Knobless Cylinders

Like the knobbed cylinders, the knobless cylinders challenge the child to differentiate objects of increasing dimension.  Four sets of knobless cylinders provide the child with different dimensions to evaluate.  These cylinders are more challenging and abstract than the knobbed cylinders.  The control of error is reduced since the child does not have individual slots to insert each cylinder.  He must determine the correct pattern solely through comparison.


Color Tablets

Introduces color and refines the chromatic sense. This work begins with simple matching to the grading of shades dark to light in nine different color.


The Sense of Touch

Rough and Smooth boards and gradation tablets of sandpaper prepare the child’s sense of touch. The fabric box is a wooden box containing matching swatches of a selection of different fabrics. Experimentations with these fabric samples stimulate the child's interest in texture in the environment, particularly of different fabrics.


Baric Tablets

A boxes with 3 sets of wooden tablets made from different types of timber which vary in terms of weight. This stimulates the child's interest and awareness in weight difference.


Thermic Sense (temperature)

A wooden box containing two tablets each made of felt, wood, steel and slate. This activity enables the child to become aware of the differences in the tactile temperature of materials with different thermal conductivity in our environment.  


Sound Cylinders

Building auditory skills is an integral part of the Montessori curriculum.  The sound cylinders come in two sets of six hollow cylinders that are color coded blue and red.  The child chooses a blue cylinder and tries to match the sound it makes with one of the red cylinders.  The materials inside the cylinders are chosen to make louder or softer noises when shaken.  By using the sound cylinders, children learn to distinguish subtle changes in volume.

Binomial & Trinomial Cube 

Exploration and visual discrimination of color and form as well as indirect preparation for algebra takes place with these exercises. Although children are not yet ready to learn algebraic equations, they can see through this set of three dimensional blocks what happens when this equation is solved.  Although this activity is much more abstract and complex than some of the earlier activities, it too has a color coded control of error to allow the child to correct her own mistakes in assembling the cube.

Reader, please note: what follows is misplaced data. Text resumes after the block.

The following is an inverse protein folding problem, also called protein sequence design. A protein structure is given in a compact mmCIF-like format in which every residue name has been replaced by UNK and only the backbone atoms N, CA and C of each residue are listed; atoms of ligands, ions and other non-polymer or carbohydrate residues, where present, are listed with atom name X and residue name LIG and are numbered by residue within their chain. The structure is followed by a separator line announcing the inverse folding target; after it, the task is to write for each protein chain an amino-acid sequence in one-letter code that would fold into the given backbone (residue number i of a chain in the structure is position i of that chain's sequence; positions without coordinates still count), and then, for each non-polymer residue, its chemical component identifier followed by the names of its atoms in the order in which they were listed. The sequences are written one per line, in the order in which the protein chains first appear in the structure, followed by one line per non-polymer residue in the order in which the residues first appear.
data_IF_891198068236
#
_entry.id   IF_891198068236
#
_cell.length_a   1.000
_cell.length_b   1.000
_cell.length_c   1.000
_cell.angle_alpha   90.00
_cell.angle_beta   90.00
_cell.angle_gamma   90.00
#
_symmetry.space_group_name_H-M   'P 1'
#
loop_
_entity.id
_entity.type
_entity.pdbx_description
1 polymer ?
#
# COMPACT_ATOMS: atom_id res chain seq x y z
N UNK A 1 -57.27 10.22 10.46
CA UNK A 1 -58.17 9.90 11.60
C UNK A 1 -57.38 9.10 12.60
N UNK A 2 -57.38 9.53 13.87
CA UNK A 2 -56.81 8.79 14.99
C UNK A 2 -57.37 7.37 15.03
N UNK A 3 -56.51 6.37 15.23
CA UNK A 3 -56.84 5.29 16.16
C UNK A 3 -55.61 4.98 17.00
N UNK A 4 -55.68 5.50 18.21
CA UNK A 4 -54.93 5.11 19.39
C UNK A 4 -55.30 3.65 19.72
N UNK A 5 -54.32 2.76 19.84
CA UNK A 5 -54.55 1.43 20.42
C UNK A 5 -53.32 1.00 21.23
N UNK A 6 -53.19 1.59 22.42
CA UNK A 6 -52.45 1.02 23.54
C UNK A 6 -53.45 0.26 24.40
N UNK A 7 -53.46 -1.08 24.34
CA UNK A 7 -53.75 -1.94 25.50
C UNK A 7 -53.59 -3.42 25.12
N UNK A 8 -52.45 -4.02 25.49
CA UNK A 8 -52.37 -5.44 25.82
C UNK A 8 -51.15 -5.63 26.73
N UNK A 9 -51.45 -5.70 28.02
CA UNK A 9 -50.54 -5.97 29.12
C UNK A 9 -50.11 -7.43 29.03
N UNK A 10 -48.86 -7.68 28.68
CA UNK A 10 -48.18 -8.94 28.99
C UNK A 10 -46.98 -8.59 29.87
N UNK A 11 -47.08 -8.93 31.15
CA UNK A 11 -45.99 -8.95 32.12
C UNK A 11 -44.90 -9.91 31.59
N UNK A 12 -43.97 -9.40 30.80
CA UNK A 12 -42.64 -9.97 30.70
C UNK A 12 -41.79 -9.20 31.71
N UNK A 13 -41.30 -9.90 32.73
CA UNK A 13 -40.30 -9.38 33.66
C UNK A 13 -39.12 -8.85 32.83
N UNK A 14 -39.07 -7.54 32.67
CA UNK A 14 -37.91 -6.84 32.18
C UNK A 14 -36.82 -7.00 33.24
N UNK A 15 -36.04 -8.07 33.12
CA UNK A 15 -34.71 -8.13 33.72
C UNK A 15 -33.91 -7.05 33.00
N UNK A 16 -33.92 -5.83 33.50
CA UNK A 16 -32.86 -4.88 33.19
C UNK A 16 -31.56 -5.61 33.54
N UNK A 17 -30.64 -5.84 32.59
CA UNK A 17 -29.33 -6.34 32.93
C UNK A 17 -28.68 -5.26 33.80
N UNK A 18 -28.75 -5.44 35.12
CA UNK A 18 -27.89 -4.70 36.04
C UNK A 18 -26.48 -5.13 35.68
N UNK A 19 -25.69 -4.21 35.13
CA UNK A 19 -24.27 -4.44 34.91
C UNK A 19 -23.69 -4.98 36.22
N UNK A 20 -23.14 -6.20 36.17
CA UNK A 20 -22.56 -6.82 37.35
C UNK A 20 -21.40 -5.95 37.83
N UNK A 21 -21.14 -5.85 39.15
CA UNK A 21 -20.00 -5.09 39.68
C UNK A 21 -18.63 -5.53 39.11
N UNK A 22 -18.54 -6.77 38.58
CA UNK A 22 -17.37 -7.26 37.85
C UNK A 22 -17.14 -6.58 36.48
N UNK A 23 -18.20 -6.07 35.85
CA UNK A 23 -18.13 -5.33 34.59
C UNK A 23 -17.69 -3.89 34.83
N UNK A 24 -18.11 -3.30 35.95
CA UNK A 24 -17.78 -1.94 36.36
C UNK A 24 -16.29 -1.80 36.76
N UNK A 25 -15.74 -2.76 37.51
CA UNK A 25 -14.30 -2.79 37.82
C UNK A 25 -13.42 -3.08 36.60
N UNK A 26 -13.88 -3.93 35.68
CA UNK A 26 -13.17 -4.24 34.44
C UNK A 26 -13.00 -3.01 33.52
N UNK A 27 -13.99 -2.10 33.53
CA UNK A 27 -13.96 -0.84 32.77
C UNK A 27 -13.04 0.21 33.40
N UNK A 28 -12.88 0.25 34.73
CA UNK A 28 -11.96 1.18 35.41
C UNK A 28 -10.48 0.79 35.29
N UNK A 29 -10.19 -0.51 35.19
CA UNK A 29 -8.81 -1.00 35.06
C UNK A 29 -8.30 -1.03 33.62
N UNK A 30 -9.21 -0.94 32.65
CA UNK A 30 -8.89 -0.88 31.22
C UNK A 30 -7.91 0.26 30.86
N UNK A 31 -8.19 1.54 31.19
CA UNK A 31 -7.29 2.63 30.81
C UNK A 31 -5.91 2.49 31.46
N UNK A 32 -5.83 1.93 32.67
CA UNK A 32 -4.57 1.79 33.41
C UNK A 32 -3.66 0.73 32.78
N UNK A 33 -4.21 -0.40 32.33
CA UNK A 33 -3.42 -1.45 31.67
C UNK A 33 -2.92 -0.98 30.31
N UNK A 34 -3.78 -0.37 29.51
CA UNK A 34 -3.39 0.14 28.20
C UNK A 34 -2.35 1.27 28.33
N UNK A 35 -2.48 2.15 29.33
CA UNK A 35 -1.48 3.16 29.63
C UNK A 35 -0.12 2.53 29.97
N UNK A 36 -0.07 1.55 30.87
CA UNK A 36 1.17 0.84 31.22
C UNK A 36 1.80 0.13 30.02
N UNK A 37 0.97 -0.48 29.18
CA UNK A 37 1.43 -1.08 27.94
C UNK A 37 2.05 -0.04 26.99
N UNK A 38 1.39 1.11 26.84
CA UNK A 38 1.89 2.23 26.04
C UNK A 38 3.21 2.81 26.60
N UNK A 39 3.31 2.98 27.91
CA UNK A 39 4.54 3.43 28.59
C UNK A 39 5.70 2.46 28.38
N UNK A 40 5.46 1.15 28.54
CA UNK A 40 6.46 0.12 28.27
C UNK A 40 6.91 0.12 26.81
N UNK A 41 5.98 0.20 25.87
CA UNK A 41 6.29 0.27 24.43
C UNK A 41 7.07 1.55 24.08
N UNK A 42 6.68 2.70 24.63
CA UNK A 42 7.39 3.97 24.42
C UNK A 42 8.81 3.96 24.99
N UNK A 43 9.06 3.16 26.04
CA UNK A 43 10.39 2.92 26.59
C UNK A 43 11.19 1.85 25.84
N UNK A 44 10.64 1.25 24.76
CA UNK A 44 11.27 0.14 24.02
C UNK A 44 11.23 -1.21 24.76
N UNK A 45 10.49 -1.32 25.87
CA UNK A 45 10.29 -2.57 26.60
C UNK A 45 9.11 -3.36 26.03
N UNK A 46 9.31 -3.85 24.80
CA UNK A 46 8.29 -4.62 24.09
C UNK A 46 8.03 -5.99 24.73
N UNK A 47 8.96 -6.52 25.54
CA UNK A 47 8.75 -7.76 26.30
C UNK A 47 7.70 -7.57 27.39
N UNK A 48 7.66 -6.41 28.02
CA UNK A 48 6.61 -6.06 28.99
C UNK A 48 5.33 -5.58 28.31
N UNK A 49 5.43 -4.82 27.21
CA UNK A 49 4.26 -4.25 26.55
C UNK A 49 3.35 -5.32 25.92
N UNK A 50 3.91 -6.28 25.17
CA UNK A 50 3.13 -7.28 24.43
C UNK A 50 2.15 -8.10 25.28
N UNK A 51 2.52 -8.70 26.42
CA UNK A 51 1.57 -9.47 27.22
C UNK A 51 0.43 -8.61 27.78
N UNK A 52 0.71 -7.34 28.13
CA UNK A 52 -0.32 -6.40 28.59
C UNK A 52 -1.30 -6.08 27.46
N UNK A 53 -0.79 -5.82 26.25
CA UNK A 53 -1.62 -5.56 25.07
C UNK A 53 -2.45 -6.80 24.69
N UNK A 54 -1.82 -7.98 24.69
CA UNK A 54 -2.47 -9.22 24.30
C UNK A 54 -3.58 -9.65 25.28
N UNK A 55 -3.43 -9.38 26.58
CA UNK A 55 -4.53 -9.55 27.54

Binomial Cube

Binomial cube is contained in a wooden box with 8 wooden cubes and prisms painted red, blue and black. The binomial cube introduces in a simple geometric set of blocks, the algebraic equation (a+b) squared. 


Trinomial Cube

Trinomial cube is contained in a wooden box with 27 cubes and prisms painted red, blue, yellow and black.  The algebraic equation (a+b+c) squared.


Geometric Cabinet

The beginning of the introduction of geometry is a wooden cabinet containing 6 trays of 4 to 6 different geometrical knobbed insets & 3 sets of Geometric cards. Introduces the child to regular, flat, geometric shapes. It also develops an awareness of shapes in the environment as well as learning the vocabulary of different shapes


Constructive Triangles

This material gives the child a practical experience with plane geometry and is a preparation for future work in math.


It is no accident that some children are good at reading and writing and others are not, that some find joy in this work and for others it is tedious. The preparation for enjoying the exploration of language in life begins before birth as the child responds to the voices he hears even in the womb.

For success in language a child needs confidence that what she has to say is important, a desire to relate to others, real experience on which language is based, and the physical abilities necessary in reading and writing. There are several things that we can do to help.

We can listen and talk to the child from birth on, not in baby talk, but with respect and with a rich vocabulary. We can provide a stimulating environment, rich in sensorial experiences and in language, providing a wealth of experience, because language is meaningless if it is not based on experience. We can set an example and model precise language in our everyday activities with the child. If we share good literature, in the form of rhymes, songs, poetry and stories we will greatly increase the child's love of language.

-Child of the World, Essential Montessori 

Pre-reading activities

Before the child can begin actual reading activities she must develop visual and auditory abilities that will assist her in this endeavor. These activities vary from auditory games, the silence game and initial sound games such as “I Spy” ( I spy with my little eye something that begins with “b”) and matching of simple to more intricate pictures and shapes.

Children match pictures for visual acuity. Objects and images are used to begin the association between beginning sounds and names.  The child learns that snake begins with a sssssss sound, that horse begins with an " hhhh" sound, or that dog begins with a "ddd" sound and so on.